The Tsuur is an end blown flute that is found in western Mongolia. It is mainly used by the Altai-Uriangkhai people, although other yastan like the Kazakhs and the Tuvans are known to play them or have played them. In 1993 I met two Tsuur players in Khovd town, Khovd province. Both Sengedorje and Battarjoe learnt from Narantsogt a Uriangkhai from Duut district in Khovd. There seems to be a connection with khöömii and the Tsuur by that fact that there are stories regarding the river Eev that link the two and in the way in which the Tsuur is played. A vocal drone in the throaty Khailakh style of the epic and khöömii singers is sung by the tsuur player at the same time as he plays the flute. Very few people can master this instrument today. Apparently a new one is to be made each year and during the communist times (1924 to 1990) they were hid in the woods not to be found. There are only three holes to finger. The blowing technique utilises the teeth, tongue and lips in the same way as Ney in Classical Persian music. The Tsuur is usually immersed in water before playing in order to seal and leaks in the wood. The melodies that are played on the Tsuur are usually imitations of the sound of water, animal cries and birdsongs as heard by shepherds whilst on the steppes or the mountain slopes of the Altai. One of the melodies, “The flow of the River Eev” as was said before is the river where the sound of khöömii was mythically supposed to have originated. The Uriangkhai called the Tsuur the “Father of Music”. A three-holed pipe was in use in Mongolia in the 18th century and was believed to possess the magical properties of bringing Lamb’s bones back to life. In the Jangar epic of the 14th century the Tsuur is said to have had a voice like a swan. This reference may also be indirectly a very early reference to khöömii as the singing style sung with the Tsuur is Khailakh. It is not surprising that Sengedorj is both a Tsuur player and a very accomplished khöömii singer.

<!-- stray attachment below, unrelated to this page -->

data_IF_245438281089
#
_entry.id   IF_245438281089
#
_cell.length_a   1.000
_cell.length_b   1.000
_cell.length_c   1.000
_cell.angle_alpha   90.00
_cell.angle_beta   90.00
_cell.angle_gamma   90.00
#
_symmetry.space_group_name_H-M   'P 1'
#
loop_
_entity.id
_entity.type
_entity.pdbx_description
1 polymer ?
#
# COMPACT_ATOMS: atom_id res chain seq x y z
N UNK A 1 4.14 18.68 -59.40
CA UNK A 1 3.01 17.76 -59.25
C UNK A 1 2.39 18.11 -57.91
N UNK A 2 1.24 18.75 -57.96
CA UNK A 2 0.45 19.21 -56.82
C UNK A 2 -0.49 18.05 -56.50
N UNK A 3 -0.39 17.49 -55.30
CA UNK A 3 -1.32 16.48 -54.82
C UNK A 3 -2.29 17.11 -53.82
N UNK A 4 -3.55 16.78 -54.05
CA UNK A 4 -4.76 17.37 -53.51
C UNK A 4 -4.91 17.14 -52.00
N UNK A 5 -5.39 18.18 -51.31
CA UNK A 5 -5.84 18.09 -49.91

1. ^ nai in Dicţionarul explicativ al limbii române, Academia Română, Institutul de Lingvistică "Iorgu Iordan", Editura Univers Enciclopedic, 1998.
2. ^ N. Baskakov, Altay folklore and literature Gorno-Altaysk, 1948, p.II
• Effat, Mahmoud (2005). Beginner's Guide to the Nay. Translated by Jon Friesen; originally published in Arabic in 1968. Pitchphork Music. ISBN 0977019209.